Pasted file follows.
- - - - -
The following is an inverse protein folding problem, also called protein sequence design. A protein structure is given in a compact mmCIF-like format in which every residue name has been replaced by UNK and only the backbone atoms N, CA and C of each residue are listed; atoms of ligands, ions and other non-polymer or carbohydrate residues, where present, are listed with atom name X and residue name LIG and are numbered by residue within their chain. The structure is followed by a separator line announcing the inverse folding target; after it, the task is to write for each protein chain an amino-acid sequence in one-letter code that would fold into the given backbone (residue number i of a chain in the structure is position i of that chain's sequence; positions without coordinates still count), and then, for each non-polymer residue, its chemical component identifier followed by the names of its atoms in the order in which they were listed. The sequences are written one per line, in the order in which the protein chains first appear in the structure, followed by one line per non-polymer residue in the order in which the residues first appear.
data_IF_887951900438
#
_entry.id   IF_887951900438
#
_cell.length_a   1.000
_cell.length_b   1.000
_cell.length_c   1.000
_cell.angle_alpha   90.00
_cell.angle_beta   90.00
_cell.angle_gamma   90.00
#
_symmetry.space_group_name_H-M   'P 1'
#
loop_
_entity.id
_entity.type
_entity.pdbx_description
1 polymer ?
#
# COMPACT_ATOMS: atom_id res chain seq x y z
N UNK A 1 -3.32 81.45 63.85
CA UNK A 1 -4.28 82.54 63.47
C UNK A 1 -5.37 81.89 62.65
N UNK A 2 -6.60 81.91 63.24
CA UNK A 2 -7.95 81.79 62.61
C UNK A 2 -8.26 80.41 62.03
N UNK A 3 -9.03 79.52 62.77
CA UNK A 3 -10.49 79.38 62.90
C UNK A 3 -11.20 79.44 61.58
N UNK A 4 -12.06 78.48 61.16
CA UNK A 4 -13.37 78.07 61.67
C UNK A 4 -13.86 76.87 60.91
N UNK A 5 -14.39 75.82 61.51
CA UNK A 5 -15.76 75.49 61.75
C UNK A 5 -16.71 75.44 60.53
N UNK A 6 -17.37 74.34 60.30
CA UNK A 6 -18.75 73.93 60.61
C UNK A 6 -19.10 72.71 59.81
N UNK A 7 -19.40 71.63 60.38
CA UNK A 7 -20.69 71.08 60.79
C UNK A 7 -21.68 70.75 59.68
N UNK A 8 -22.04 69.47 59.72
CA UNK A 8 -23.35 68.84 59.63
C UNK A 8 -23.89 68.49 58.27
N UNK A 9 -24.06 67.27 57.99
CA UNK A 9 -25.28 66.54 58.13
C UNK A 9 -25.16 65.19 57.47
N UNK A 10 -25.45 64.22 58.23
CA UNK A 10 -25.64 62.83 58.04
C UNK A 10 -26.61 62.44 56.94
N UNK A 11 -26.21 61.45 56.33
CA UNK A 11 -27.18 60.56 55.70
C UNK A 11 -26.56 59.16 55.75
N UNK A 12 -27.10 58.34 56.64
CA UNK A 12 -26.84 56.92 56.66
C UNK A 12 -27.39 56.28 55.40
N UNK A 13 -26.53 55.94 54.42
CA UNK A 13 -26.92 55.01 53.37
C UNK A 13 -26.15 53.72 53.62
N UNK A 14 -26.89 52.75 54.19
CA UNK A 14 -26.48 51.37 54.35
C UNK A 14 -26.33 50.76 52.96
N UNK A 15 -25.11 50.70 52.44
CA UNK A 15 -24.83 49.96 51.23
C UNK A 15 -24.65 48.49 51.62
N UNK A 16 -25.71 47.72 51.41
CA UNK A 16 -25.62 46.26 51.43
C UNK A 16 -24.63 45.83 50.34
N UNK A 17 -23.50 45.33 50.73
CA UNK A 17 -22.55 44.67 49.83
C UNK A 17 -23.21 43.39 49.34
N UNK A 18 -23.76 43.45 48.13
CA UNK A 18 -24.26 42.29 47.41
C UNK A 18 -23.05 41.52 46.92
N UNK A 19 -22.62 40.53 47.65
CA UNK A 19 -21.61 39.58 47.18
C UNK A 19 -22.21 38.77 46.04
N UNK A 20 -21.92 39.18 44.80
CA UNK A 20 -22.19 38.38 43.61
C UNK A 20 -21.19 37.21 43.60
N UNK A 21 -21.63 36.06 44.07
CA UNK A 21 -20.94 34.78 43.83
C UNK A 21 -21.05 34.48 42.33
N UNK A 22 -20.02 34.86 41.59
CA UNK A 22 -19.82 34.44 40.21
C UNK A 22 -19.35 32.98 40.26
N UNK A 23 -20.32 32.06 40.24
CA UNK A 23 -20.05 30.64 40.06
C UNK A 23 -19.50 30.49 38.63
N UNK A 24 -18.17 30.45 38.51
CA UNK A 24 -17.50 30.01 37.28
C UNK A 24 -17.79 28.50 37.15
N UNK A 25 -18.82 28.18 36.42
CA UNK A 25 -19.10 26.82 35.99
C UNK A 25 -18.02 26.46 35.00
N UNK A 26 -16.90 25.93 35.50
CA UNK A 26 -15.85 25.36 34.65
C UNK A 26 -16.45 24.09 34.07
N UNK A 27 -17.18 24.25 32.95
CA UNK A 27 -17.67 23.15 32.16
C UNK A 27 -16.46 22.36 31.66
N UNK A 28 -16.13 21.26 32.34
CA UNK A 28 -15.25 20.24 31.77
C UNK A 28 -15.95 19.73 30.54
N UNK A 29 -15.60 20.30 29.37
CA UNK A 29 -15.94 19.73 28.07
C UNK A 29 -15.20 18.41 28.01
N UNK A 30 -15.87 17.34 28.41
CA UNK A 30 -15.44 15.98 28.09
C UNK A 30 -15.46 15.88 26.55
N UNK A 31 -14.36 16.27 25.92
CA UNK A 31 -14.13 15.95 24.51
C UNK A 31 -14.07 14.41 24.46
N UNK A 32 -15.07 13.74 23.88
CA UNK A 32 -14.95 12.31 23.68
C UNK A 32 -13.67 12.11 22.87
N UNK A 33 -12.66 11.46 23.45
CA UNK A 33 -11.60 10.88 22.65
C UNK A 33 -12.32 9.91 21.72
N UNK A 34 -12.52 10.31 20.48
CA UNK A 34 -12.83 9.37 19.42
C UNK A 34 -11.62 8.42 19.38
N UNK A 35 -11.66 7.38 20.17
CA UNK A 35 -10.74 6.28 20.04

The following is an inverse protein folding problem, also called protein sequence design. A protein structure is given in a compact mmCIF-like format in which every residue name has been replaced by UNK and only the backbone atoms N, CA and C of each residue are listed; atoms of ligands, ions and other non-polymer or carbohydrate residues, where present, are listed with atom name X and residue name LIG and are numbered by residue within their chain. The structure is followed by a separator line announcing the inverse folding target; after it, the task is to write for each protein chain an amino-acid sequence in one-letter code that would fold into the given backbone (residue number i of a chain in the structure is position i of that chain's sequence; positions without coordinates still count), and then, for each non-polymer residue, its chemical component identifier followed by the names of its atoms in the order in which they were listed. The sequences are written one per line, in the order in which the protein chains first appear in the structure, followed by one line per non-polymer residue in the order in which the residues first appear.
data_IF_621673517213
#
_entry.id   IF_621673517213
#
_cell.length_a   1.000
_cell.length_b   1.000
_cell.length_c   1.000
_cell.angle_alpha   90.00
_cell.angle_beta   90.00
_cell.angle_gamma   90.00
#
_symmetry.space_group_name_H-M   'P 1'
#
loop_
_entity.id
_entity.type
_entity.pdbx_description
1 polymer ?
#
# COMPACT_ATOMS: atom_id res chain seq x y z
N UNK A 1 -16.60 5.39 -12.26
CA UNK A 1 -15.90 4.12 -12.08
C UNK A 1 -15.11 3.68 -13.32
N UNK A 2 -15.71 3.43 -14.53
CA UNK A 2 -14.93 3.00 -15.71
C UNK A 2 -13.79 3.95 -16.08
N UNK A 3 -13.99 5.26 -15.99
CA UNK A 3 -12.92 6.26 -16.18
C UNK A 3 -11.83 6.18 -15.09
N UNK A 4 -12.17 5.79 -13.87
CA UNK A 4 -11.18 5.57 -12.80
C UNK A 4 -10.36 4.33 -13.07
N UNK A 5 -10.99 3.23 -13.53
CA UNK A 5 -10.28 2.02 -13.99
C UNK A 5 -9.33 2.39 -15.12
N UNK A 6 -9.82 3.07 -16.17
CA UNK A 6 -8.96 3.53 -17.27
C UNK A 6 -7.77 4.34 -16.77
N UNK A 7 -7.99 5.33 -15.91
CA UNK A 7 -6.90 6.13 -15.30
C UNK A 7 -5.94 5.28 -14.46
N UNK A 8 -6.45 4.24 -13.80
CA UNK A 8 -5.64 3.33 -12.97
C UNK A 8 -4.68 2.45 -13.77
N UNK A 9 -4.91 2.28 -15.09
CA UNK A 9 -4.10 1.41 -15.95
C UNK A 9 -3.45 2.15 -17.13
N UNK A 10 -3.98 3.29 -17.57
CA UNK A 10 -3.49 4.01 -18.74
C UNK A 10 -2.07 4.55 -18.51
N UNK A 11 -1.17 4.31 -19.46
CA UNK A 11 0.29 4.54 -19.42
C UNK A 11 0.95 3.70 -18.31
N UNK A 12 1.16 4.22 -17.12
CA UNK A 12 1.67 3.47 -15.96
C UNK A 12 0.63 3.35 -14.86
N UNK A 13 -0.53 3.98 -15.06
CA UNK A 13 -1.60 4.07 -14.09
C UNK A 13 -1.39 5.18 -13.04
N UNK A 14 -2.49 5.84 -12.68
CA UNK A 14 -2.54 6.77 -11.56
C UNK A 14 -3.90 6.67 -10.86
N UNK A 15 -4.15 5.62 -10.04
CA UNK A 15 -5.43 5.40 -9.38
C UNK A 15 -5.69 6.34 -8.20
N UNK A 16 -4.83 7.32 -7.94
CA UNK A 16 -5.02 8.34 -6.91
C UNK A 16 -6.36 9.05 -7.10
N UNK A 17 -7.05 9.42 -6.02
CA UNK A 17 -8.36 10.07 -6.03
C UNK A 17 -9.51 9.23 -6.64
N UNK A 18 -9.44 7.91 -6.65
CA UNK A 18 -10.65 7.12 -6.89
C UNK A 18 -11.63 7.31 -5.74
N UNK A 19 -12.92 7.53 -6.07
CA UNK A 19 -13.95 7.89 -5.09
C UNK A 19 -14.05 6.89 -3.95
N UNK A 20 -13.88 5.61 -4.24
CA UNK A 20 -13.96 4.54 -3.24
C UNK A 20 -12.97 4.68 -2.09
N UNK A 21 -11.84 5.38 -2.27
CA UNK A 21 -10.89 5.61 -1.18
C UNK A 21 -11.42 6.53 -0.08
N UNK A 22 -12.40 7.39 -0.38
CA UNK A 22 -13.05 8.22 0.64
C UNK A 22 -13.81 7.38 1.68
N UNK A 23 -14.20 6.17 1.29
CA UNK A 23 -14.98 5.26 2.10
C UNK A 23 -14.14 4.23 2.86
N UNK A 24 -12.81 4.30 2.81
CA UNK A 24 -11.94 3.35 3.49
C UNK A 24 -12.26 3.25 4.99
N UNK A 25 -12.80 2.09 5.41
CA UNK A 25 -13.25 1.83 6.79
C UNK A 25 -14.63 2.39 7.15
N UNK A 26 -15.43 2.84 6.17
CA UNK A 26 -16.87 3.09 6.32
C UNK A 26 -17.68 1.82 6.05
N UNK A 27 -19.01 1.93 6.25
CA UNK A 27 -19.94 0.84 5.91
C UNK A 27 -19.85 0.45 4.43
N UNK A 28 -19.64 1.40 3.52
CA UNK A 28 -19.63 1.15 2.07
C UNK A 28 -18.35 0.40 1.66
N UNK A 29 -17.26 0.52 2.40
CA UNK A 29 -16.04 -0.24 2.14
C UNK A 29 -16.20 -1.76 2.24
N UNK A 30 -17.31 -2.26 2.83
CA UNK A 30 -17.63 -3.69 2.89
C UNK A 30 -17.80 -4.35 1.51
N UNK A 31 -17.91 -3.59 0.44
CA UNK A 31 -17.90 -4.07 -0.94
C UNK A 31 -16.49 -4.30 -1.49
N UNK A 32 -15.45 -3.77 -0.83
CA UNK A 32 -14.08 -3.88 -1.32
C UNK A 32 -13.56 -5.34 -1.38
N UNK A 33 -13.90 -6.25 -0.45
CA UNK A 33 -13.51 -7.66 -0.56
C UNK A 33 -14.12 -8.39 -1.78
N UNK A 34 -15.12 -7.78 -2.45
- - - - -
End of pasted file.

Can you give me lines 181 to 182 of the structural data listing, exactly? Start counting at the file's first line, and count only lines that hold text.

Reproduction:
CA UNK A 12 1.67 3.47 -15.96
C UNK A 12 0.63 3.35 -14.86